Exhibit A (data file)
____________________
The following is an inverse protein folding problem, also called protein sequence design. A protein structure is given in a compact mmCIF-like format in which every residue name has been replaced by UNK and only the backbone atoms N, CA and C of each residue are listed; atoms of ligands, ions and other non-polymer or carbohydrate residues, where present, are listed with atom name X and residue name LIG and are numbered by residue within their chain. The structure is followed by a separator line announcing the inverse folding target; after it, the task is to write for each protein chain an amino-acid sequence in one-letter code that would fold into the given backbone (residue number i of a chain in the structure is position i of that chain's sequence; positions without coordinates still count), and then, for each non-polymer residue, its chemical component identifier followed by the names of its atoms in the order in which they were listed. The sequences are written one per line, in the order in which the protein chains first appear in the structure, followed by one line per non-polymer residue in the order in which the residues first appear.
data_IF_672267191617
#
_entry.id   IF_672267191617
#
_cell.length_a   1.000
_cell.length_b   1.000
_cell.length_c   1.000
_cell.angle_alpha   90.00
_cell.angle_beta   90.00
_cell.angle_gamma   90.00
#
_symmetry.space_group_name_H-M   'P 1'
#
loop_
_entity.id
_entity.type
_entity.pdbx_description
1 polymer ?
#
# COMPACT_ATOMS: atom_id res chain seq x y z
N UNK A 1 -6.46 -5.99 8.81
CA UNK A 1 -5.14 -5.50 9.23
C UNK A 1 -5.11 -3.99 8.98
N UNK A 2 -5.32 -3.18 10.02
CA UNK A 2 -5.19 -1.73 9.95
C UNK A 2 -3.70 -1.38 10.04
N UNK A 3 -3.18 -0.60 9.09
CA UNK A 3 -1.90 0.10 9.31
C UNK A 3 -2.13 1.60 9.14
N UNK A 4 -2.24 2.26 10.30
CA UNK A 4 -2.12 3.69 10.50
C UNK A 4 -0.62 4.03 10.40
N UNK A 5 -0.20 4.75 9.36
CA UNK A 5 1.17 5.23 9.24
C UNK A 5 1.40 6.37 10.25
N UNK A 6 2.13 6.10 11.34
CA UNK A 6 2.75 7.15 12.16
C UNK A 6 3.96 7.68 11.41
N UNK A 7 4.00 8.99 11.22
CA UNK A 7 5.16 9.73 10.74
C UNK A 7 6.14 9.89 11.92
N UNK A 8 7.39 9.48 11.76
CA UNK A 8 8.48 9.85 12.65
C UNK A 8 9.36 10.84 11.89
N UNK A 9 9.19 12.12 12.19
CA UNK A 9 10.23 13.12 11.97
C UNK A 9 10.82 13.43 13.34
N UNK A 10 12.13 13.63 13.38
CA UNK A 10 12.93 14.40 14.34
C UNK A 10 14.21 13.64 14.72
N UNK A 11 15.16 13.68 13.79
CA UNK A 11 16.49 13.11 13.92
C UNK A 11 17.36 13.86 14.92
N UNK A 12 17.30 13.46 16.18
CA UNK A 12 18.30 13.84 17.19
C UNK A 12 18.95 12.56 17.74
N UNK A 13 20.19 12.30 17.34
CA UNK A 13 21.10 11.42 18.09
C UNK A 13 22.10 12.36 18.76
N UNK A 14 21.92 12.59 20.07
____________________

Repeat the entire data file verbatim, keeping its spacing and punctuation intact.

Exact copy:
The following is an inverse protein folding problem, also called protein sequence design. A protein structure is given in a compact mmCIF-like format in which every residue name has been replaced by UNK and only the backbone atoms N, CA and C of each residue are listed; atoms of ligands, ions and other non-polymer or carbohydrate residues, where present, are listed with atom name X and residue name LIG and are numbered by residue within their chain. The structure is followed by a separator line announcing the inverse folding target; after it, the task is to write for each protein chain an amino-acid sequence in one-letter code that would fold into the given backbone (residue number i of a chain in the structure is position i of that chain's sequence; positions without coordinates still count), and then, for each non-polymer residue, its chemical component identifier followed by the names of its atoms in the order in which they were listed. The sequences are written one per line, in the order in which the protein chains first appear in the structure, followed by one line per non-polymer residue in the order in which the residues first appear.
data_IF_672267191617
#
_entry.id   IF_672267191617
#
_cell.length_a   1.000
_cell.length_b   1.000
_cell.length_c   1.000
_cell.angle_alpha   90.00
_cell.angle_beta   90.00
_cell.angle_gamma   90.00
#
_symmetry.space_group_name_H-M   'P 1'
#
loop_
_entity.id
_entity.type
_entity.pdbx_description
1 polymer ?
#
# COMPACT_ATOMS: atom_id res chain seq x y z
N UNK A 1 -6.46 -5.99 8.81
CA UNK A 1 -5.14 -5.50 9.23
C UNK A 1 -5.11 -3.99 8.98
N UNK A 2 -5.32 -3.18 10.02
CA UNK A 2 -5.19 -1.73 9.95
C UNK A 2 -3.70 -1.38 10.04
N UNK A 3 -3.18 -0.60 9.09
CA UNK A 3 -1.90 0.10 9.31
C UNK A 3 -2.13 1.60 9.14
N UNK A 4 -2.24 2.26 10.30
CA UNK A 4 -2.12 3.69 10.50
C UNK A 4 -0.62 4.03 10.40
N UNK A 5 -0.20 4.75 9.36
CA UNK A 5 1.17 5.23 9.24
C UNK A 5 1.40 6.37 10.25
N UNK A 6 2.13 6.10 11.34
CA UNK A 6 2.75 7.15 12.16
C UNK A 6 3.96 7.68 11.41
N UNK A 7 4.00 8.99 11.22
CA UNK A 7 5.16 9.73 10.74
C UNK A 7 6.14 9.89 11.92
N UNK A 8 7.39 9.48 11.76
CA UNK A 8 8.48 9.85 12.65
C UNK A 8 9.36 10.84 11.89
N UNK A 9 9.19 12.12 12.19
CA UNK A 9 10.23 13.12 11.97
C UNK A 9 10.82 13.43 13.34
N UNK A 10 12.13 13.63 13.38
CA UNK A 10 12.93 14.40 14.34
C UNK A 10 14.21 13.64 14.72
N UNK A 11 15.16 13.68 13.79
CA UNK A 11 16.49 13.11 13.92
C UNK A 11 17.36 13.86 14.92
N UNK A 12 17.30 13.46 16.18
CA UNK A 12 18.30 13.84 17.19
C UNK A 12 18.95 12.56 17.74
N UNK A 13 20.19 12.30 17.34
CA UNK A 13 21.10 11.42 18.09
C UNK A 13 22.10 12.36 18.76
N UNK A 14 21.92 12.59 20.07